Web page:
7 Business Secrets I Learned During My Internship with Marie Claire

I started  acting  when I was four years old, and I grew up in an industry that unabashedly revolves  around what the people who populate it are doing. Or wearing. Or even eating. In an environment like that you learn quickly that who people think you are is sometimes more important that who you actually are. If you’re not careful it’s easy to forget yourself as a person and slip full time into a persona.  

I’ve always been aware of this dichotomy: the need to be true to myself while still being conscious of how I’m perceived by others.

After working with Disney and shooting with photographers all over Los Angeles, my following on social media began to skyrocket, increasing by the hundreds every week. As the numbers multiplied, I realized I had a voice and could make a difference with it. More importantly, I wanted to make a difference with it.  I was living a simple life in the jungles of Oahu learning about spirituality and philosophy and decided to start an inspirational blog about the beauty of living within the harmony of nature.

Within four months, my following had jumped to nearly twenty-five thousand. There was a steady stream of emails and messages with questions about apothecary and permaculture and there were even people asking for life advice. As my following continued to grow, I began to travel more often in order to produce more content and become more culturally aware.
During my winter getaway to New York, I fell in love…with the city. It sounds cliché, but I was mesmerized by the lights, the people, and energy of it all. I was determined to stay and explore. After finishing my last semester of school, I landed an internship at Marie Claire Magazine.

It felt like a movie: attending fashion week, holding couture dresses from the world’s most influential designers, and working alongside some of the greatest editors and directors. I’d  always known that the power of perception was real, but during the course of my internship I began to understand the nuances of why and how it actually worked, and I was fascinated.
Beyond my excitement, I was also treated to a world class introduction course in business. Even though my internship is over there are 7 things I learned at Marie Claire that I now live by – things every young professional needs to know.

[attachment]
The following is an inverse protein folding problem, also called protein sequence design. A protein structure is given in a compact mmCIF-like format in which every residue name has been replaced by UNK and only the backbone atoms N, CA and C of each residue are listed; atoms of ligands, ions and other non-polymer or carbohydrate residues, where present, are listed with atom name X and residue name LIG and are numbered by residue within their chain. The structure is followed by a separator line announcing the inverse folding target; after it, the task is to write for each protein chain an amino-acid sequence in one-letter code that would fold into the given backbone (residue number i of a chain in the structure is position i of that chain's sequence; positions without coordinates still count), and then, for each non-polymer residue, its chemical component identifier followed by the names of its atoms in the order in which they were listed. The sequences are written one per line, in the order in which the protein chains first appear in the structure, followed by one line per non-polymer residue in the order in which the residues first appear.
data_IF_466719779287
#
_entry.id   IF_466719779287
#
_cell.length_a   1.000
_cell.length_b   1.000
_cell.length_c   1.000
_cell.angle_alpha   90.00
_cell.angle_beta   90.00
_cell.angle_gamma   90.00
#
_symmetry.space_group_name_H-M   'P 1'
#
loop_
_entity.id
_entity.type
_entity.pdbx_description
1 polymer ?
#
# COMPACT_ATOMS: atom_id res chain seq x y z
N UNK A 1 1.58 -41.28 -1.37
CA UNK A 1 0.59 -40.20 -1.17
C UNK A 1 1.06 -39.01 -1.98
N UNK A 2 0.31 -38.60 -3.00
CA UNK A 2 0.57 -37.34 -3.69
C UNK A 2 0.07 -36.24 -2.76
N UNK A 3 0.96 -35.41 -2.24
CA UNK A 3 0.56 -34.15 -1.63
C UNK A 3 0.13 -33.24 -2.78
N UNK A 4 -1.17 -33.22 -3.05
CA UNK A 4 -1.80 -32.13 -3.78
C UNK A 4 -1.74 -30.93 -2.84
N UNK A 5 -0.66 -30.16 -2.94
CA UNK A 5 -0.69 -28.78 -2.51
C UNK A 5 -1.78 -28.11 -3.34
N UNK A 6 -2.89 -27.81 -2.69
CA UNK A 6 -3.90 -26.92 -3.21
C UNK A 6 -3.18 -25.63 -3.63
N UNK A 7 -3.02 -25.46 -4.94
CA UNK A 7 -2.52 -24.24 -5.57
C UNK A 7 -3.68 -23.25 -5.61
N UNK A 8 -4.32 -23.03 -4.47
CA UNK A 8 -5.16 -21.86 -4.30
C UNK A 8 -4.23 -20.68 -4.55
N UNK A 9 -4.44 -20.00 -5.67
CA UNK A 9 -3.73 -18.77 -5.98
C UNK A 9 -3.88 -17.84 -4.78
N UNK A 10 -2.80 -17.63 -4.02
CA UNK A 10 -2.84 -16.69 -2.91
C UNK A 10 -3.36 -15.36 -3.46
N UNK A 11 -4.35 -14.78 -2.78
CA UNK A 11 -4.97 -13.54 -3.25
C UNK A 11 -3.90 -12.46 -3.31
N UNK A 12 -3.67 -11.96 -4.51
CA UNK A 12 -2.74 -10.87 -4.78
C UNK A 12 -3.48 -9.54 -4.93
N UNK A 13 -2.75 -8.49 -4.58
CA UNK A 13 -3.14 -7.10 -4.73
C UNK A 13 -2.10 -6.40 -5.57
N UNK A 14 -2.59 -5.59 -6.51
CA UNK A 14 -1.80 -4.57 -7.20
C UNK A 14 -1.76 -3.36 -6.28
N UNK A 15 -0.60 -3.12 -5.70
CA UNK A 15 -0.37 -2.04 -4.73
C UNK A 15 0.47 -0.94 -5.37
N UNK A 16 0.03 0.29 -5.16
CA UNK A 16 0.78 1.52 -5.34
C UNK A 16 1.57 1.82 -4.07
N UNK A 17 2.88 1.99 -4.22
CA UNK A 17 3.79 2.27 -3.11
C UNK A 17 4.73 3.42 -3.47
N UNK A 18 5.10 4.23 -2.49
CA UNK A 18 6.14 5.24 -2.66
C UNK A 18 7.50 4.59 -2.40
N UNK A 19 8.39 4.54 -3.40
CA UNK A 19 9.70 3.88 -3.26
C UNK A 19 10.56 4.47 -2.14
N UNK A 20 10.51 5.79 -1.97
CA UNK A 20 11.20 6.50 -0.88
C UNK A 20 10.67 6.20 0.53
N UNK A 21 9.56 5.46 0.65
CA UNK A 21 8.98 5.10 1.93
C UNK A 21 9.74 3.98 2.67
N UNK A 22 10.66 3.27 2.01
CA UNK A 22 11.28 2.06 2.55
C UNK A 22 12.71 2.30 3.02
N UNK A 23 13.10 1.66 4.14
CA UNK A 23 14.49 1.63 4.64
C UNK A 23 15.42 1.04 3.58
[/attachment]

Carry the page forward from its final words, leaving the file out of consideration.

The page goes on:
1. Late Work Doesn’t Count 
Are you one of those people who consistently shows up for meetings late, constantly misses deadlines, or just generally doesn’t do things when you say you will?  That’s the exact attitude you need if you want to fail in the fashion media world, or in any other profession. Large organizations in particular have content pipelines and production schedules that involve a lot of people. A delay on your end, no matter how minor you may think it is, can be highly disruptive.
Generally in a work environment if you’re wasting people’s time then you’re wasting their money as well. Waste too much of it and you may be replaced.  No matter where you work you want to be seen as an asset, and not a liability. You need to create and cultivate a reputation for doing high caliber work on schedule. Do this and brands will view you as indispensable.

2. Find Your People and Find Them Fast
Getting positive responses to business communications sometimes has more to do with who’s  asking than with what’s  being asked. No matter where you work or what you do, you need to find the people doing the same job at the companies you want to partner with. If you’re an intern, invite an intern at a company your brand works with or wants to work with to have a drink. Keep the meeting casual, but stay professional, this can be a balancing act but it’s one worth learning.  This isn’t a business meeting, but remember that these people aren’t your buddies, instead they’re potential allies. The quicker you find them, the easier things may be for you both if one of you ever needs an “in” where the other works.